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Refugees from a Holiday Destination?

The Kurds are an ethnic group of people originally from a West Asian territory called Kurdistan which is made up of parts of Turkey, Iraq, Iran and Syria. Particularly due to Turkey being somewhere common for British people to go on holiday, some question whether Kurds are genuine refugees. RefuNet wants to support its Kurdish students by clarifying the authenticity of their asylum claims in this blog post.

The Kurds have experienced displacement as a result of ongoing attempts by the Turkish military to remove the threat of the Kurdistan Workers' Party. This began shortly after the Kurdistan Workers’ Party began a revolution in 1984. Although many countries see this Party as a terrorist organisation, actions taken against it have unfortunately resulted in thousands of deaths and millions of Kurdish civilians being displaced. (Ibrahim & Gürbey, pp. 54 & 172)

Kurdish displacement due to conflict with Iraq began with the 1968 revolution in which the Ba'ath Party came to rule Iraq. These Arab nationalists oversaw the displacement of millions of Kurds through ethnic cleansing, and later even genocide of tens of thousands in an attempt to completely wipe them out. In 1991, the Kurds participated in an uprising against the Ba'ath Party which was brutally suppressed after short-lived initial success, resulting in even more deaths and displacements. However, unlike the ongoing Kurdish–Turkish conflict, the Iraqi–Kurdish conflict officially ended almost two decades ago. (Rogg & Rimscha, pp. 827-830 & 837)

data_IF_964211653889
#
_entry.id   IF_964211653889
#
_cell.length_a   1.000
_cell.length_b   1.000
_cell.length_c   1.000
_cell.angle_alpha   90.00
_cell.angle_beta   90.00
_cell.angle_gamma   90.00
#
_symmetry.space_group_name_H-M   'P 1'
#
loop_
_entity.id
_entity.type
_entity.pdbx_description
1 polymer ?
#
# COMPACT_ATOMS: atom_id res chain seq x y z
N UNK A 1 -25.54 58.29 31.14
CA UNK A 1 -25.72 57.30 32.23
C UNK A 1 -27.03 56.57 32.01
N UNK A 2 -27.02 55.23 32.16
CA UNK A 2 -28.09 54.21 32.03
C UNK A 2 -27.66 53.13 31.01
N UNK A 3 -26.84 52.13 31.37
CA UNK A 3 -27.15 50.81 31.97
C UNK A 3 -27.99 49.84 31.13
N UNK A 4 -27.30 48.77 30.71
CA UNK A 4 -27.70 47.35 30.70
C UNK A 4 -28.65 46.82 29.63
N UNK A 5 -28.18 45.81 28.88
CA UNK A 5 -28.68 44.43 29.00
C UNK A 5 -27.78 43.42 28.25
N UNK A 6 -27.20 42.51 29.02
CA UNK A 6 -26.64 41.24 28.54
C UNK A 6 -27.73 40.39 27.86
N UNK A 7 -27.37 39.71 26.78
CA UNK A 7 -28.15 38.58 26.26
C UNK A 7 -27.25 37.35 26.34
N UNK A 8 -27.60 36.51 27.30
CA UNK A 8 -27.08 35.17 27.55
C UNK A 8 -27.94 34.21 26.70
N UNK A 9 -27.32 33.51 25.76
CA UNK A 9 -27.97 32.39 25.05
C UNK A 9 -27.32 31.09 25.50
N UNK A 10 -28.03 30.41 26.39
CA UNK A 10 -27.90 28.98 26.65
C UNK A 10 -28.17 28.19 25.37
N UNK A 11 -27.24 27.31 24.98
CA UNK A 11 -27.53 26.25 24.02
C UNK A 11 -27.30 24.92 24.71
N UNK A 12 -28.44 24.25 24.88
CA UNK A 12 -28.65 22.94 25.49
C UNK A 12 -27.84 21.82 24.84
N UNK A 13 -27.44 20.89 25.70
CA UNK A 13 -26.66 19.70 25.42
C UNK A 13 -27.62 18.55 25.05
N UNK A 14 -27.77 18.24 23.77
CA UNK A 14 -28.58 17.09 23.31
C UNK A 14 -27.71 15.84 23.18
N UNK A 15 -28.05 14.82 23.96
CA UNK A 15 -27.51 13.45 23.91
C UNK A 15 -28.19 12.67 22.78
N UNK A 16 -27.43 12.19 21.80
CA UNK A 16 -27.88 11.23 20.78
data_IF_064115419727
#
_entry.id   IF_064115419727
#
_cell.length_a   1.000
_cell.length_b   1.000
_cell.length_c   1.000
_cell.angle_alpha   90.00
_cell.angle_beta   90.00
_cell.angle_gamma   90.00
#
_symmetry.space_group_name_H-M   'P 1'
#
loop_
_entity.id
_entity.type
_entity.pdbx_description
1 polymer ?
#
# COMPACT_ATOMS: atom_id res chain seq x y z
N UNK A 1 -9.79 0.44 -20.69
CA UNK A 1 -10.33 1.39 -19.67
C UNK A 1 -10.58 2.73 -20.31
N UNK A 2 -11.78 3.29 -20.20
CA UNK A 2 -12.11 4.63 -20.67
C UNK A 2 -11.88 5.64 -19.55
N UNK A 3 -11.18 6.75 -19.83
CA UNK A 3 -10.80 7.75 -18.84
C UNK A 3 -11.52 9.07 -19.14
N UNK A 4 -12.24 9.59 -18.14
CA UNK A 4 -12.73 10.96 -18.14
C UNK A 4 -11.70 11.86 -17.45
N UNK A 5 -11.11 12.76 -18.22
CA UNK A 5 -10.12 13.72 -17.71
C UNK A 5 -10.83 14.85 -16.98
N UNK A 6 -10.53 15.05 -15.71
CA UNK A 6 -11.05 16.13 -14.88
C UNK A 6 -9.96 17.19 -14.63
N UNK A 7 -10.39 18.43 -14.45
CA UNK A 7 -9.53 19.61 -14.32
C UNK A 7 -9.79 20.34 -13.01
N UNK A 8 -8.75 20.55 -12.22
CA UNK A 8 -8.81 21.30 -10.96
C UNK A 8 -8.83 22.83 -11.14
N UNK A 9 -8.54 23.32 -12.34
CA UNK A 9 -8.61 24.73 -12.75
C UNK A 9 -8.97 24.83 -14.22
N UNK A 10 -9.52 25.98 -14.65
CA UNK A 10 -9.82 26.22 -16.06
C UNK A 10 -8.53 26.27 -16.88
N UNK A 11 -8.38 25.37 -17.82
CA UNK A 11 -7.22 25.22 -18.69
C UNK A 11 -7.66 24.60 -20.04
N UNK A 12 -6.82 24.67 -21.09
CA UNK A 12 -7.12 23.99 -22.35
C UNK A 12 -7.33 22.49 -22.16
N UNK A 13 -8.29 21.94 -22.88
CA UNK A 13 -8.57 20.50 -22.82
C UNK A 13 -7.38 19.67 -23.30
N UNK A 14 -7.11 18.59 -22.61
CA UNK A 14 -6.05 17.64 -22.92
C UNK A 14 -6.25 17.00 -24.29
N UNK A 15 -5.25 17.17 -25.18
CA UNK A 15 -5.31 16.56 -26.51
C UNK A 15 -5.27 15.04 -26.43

Moving on to Iranian Kurdistan, its Kurdistan Free Life Party can be seen as Iran’s counterpart to Turkey’s Kurdistan Workers’ Party (though the latter was founded over two decades earlier) - both are left-wing militant groups that oppose the official regime in their respective countries. Kurdish civilians have been displaced due to this conflict between the Iranian government and the Kurdistan Free Life Party, as well as due to the Iran-Iraq War of the 1980s which began with Iraq’s invasion of Iran. (Partlow) Towards the end of this war was the Halabja massacre, a chemical attack carried out by the Iraqi Army against over 10,000 Kurdish civilians. (BBC)

Finally, on to Kurds who have become refugees due to the Syrian Civil War. On one side of this ongoing conflict is the Syrian government, which, like Iraq, became Ba'athist in the 1960s. (Collelo, p. 34) The government has a variety of supporters, including Iran (Lake) and Russia (Loveluck & Oliphant). There are also many different forces on the other side, many of which are also fighting each other at the same time. For example, the United States and ISIS are both opposing the Syrian government whilst also being in deadly opposition to each other. (Al Jazeera) With so many involved in a complex war that has gone on for over a decade, hundreds of thousands of civilians have died (The Syrian Observatory For Human Rights) and millions have been made refugees (UNHCR).

We hope that this article has demonstrated the plight of the Kurds, mistreated in all four of the countries that they are historically spread over. And whilst Brits may enjoy holidays to western Turkey, the eastern Kurdish part of Turkey, and neighbouring Iraq, Iran and Syria, are clearly places that Kurds have been forced to leave.


Ibrahim & Gürbey, The Kurdish Conflict in Turkey (New York, 2000)

Rogg & Rimscha, The Kurds as parties to and victims of conflicts in Iraq (Cambridge, 2007)

Partlow, ‘Shelling Near Iranian Border Is Forcing Iraqi Kurds to Flee’, Washington Post Foreign Service, (2007)

BBC, ‘1988: Thousands die in Halabja gas attack’, BBC,

Collelo, Syria (Washington, D.C., 1988)

Loveluck & Oliphant, ‘Russia transporting militia groups fighting Islamic State to frontlines in Syria’, The Telegraph, (2015)

Al Jazeera, ‘Syrian rebels: US sends more arms against Iran threat’, Al Jazeera, (2017)

The Syrian Observatory For Human Rights, ‘Syrian Revolution 11 years on’, The Syrian Observatory For Human Rights, (2022)

UNHCR, ‘Syria emergency’, UNHCR,

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